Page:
Coral Fussman
Apr 14, 2020 · 4 min read

Language Learning: from Comprehension to Speech

When you begin the long and seemingly uphill journey of learning to code, you must remember that at the end of the day you are learning new languages. And as it goes with any new language, you must learn to both listen and understand, before intuitively forming a response.

While this may seem intimidating, the analogy should bring you relief. Because there are many learning conventions we can follow to aid in our endeavor. Let’s look at a few key factors responsible for your success.

Conversation Context: Know your audience

If English is not your first language or if you picked up another over the years, you have definitely noticed things don’t always translate verbatim. Occasionally we need to reform or even reword our sentences in order for it to translate the same meaning between the two languages.

For example in English we say “I took a shower today” while in italian the same is said “I make a shower today” ho fatto una docia oggi. What’s more, in order to say “I like candy” in Italian, one would actually have to say “to me pleases candy”. These translation discrepancies become even greater when translating symbol based languages to western tongues. If we had translated word-for-word the message we were trying to convey, it won’t make any sense to the listener. So, what’s happening here? Languages have developed to serve the context of their users. In other words based on location and behaviors languages have formed specifically for the society using them.

A clear example of this can be seen in the Guugu Ymithirr tribe of Queensland, Australia. Linguist Guy Deustcher says that the Guugu Ymithirr have a kind of “internal compass” that is imprinted from an extremely young age. Guugu Ymithirr children learn to orient themselves along compass lines, not relative to themselves but relative to cardinal directions. So rather than “Can you move to my left?” they would say “Can you move to the west?”

English speakers have an egocentric language model, and the Guugu Ymithirr a more collective one. With that in mind, when composing the information we’d like to convey in another language, we set it up in a structure that is clear to someone computing information based on a compass.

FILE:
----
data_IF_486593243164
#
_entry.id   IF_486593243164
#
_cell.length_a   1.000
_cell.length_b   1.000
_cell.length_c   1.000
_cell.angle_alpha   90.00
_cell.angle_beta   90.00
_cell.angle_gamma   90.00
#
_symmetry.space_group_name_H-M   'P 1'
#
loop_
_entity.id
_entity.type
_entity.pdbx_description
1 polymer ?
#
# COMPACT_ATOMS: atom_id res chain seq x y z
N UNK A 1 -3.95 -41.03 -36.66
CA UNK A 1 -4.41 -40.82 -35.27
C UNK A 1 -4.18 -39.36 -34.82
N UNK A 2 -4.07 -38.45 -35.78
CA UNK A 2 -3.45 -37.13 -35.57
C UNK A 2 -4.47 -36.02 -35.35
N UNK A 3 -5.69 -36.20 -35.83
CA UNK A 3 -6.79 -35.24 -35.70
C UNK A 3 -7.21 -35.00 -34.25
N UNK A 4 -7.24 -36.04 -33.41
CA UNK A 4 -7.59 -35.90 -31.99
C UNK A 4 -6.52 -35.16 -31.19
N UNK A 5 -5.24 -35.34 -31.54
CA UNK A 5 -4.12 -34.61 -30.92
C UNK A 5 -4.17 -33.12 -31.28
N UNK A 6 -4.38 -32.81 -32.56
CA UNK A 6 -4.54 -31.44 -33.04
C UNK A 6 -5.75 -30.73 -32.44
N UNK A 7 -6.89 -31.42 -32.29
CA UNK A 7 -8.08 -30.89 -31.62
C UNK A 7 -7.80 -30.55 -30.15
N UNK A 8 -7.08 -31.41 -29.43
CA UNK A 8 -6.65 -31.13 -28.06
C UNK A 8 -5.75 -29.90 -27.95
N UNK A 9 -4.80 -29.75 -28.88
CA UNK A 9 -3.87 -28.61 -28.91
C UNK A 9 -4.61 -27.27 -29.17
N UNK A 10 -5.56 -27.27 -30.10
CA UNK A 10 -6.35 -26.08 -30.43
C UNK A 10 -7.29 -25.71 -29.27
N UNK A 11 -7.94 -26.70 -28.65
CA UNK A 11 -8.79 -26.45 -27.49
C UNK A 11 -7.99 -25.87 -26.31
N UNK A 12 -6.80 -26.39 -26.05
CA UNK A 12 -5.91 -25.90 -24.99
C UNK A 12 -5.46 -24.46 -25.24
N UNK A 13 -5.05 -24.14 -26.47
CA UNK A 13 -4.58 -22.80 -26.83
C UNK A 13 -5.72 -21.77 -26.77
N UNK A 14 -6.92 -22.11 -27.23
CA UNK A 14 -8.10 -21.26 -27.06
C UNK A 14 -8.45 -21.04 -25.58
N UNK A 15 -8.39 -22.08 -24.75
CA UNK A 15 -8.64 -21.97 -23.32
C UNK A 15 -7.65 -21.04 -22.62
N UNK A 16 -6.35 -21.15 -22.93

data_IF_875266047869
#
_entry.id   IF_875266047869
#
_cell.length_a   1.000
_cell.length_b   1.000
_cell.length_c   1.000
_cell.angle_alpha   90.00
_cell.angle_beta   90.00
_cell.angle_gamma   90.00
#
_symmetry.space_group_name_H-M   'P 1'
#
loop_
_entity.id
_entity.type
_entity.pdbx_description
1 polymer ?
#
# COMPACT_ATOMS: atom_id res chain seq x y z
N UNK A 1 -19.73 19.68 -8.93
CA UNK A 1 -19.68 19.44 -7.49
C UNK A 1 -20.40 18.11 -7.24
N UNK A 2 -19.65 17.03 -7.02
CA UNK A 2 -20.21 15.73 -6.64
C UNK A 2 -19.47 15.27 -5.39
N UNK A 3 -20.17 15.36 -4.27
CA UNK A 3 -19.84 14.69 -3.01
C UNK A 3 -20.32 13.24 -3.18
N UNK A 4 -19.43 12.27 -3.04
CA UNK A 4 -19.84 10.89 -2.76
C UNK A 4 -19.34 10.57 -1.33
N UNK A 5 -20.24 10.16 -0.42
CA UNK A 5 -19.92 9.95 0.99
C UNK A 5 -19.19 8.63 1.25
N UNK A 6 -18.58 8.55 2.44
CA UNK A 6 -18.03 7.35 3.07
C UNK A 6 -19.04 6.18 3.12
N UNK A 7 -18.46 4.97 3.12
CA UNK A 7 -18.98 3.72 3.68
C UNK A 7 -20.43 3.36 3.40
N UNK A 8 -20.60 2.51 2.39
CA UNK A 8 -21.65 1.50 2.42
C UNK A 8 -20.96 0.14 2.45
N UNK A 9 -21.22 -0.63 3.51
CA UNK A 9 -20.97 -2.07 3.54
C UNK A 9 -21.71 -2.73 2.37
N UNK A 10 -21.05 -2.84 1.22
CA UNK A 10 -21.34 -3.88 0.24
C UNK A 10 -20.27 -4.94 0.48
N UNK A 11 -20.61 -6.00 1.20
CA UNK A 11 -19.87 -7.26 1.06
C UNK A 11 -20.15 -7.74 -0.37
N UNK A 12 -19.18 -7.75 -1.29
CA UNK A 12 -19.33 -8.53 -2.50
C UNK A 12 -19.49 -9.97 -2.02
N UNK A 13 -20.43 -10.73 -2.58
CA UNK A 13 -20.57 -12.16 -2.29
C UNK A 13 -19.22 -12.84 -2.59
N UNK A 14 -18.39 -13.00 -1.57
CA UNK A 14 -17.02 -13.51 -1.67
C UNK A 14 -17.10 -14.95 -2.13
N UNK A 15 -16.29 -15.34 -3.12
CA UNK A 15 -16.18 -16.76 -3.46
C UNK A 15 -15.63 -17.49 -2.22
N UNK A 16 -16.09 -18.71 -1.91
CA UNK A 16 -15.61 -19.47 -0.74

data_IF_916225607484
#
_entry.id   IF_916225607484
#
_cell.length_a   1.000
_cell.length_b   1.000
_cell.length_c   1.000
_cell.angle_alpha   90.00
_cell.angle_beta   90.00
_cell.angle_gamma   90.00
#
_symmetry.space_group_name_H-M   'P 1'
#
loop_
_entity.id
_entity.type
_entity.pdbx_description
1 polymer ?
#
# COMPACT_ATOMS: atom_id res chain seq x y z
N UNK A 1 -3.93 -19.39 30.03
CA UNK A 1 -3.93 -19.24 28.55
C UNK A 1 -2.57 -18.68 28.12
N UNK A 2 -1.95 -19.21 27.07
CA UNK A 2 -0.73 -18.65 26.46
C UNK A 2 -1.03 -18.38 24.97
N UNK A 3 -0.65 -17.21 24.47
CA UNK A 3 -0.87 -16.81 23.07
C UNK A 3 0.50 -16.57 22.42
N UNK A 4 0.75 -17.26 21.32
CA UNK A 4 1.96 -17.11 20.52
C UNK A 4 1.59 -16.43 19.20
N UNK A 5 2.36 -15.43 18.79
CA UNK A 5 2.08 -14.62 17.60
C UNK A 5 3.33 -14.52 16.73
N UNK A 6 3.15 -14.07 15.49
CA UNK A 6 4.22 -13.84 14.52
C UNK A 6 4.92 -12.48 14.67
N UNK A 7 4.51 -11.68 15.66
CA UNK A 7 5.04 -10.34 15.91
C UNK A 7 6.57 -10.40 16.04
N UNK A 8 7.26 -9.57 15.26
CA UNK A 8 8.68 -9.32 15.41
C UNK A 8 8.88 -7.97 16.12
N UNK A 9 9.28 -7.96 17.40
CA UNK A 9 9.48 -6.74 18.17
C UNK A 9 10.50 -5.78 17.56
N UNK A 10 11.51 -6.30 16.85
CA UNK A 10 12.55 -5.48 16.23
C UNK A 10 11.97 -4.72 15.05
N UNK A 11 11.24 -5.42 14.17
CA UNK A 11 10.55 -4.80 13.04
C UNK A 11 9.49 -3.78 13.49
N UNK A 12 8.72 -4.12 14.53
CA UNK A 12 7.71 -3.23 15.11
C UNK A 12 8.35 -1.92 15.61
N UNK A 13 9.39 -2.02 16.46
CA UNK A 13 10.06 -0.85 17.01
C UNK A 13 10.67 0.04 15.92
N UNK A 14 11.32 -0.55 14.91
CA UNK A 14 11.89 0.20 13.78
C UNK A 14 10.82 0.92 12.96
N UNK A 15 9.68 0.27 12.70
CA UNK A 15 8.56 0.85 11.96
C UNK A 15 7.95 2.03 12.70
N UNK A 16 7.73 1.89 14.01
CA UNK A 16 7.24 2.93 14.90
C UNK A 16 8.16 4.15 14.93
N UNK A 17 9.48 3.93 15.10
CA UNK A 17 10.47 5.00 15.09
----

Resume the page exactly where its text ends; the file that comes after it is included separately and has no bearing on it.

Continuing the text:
This is no different than a parent telling their child that the sandman comes and puts them to sleep, we need to convey information in a way that makes sense to the receiving end.

This is easily spotted in coding whether it’s remembering that JavaScript uses curly brackets to delineate blocks, while Ruby uses the keyword “end”, or the completely different approaches of Python’s more direct programming vs. Ruby.

for more on language shaping:

Walk Before You Run: Practice, practice, practice…

Anyone who’s ever tried to learn a new language knows that once you have the basics down, and you’ve developed a nice little word bank, you start to pick up confidence. Having reached a point where the language you see and hear becomes clear, you now think you are capable of reciprocating a conversation. At this point we confidently start forming our thoughts to start our narrative. Only we can’t seem to remember just how we need to word this response. What happened?! Everything was clear a minute ago! Well, we seemingly have an effortless awareness of the information trying to be conveyed to us. However we still need reinforcement to really commit the new information to memory. In this way we can easily reference the data to reuse and give us the feeling of “second nature”.

Commit to Memory

So what can we actually do to “commit to memory”. First- we must make peace with the fact that language learning is no cake walk. It will be demanding, time consuming and often times frustrating. But the sooner you accept this as a prerequisite, you will move past it and on to the learning.

Second - while at first explaining your code to someone else, may seem scary, it is essential. Not only are you learning to discuss the code naturally and in a way that properly describes it’s contents, but you are also getting a fresh pair of eyes that may find bugs where you have’t thought of yet.

Another important tool for mastering a new language is building your own projects -as many as possible. This can combine many of the above tools. Debugging with a colleague or friend, understanding the gems and files you are utilizing, and method structures you have defaulted to.

Another critical facet of learning code is take it in stride. Climbing a mountain looks very intimidating at the base. However if you scale it check point by checkpoint, and look at it as a collection of small hurtles, It’s manageable. You’ll be at the peak looking back in no time.

While there are countless languages to be explored for the modern day programmer, the above tools can be easily applied across the board. As long as you remember to know your audience, and develop fluency, you’re golden.

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Coral Fussman

Written by

Full Stack developer — Passionate about simplifying concepts, design, and innovation.

The Startup

Get smarter at building your thing. Follow to join The Startup’s +8 million monthly readers & +787K followers.

Coral Fussman

Written by

Full Stack developer — Passionate about simplifying concepts, design, and innovation.

The Startup

Get smarter at building your thing. Follow to join The Startup’s +8 million monthly readers & +787K followers.

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